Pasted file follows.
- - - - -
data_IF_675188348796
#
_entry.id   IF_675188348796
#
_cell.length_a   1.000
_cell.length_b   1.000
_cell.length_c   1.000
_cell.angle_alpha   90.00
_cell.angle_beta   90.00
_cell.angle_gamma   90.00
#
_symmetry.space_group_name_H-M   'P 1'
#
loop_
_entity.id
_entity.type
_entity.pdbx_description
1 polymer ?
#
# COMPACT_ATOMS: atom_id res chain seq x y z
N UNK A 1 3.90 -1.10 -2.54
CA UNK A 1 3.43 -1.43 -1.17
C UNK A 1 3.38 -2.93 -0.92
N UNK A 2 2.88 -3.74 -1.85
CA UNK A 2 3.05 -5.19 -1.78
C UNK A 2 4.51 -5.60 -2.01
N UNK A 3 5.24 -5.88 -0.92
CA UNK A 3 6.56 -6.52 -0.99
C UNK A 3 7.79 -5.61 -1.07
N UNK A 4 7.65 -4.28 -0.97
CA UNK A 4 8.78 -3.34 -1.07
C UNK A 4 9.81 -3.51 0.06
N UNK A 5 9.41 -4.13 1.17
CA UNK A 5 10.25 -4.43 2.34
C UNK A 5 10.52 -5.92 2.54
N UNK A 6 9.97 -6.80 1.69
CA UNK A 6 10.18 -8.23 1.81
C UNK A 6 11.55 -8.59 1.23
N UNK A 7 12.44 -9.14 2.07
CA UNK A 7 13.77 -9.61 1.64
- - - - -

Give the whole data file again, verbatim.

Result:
data_IF_675188348796
#
_entry.id   IF_675188348796
#
_cell.length_a   1.000
_cell.length_b   1.000
_cell.length_c   1.000
_cell.angle_alpha   90.00
_cell.angle_beta   90.00
_cell.angle_gamma   90.00
#
_symmetry.space_group_name_H-M   'P 1'
#
loop_
_entity.id
_entity.type
_entity.pdbx_description
1 polymer ?
#
# COMPACT_ATOMS: atom_id res chain seq x y z
N UNK A 1 3.90 -1.10 -2.54
CA UNK A 1 3.43 -1.43 -1.17
C UNK A 1 3.38 -2.93 -0.92
N UNK A 2 2.88 -3.74 -1.85
CA UNK A 2 3.05 -5.19 -1.78
C UNK A 2 4.51 -5.60 -2.01
N UNK A 3 5.24 -5.88 -0.92
CA UNK A 3 6.56 -6.52 -0.99
C UNK A 3 7.79 -5.61 -1.07
N UNK A 4 7.65 -4.28 -0.97
CA UNK A 4 8.78 -3.34 -1.07
C UNK A 4 9.81 -3.51 0.06
N UNK A 5 9.41 -4.13 1.17
CA UNK A 5 10.25 -4.43 2.34
C UNK A 5 10.52 -5.92 2.54
N UNK A 6 9.97 -6.80 1.69
CA UNK A 6 10.18 -8.23 1.81
C UNK A 6 11.55 -8.59 1.23
N UNK A 7 12.44 -9.14 2.07
CA UNK A 7 13.77 -9.61 1.64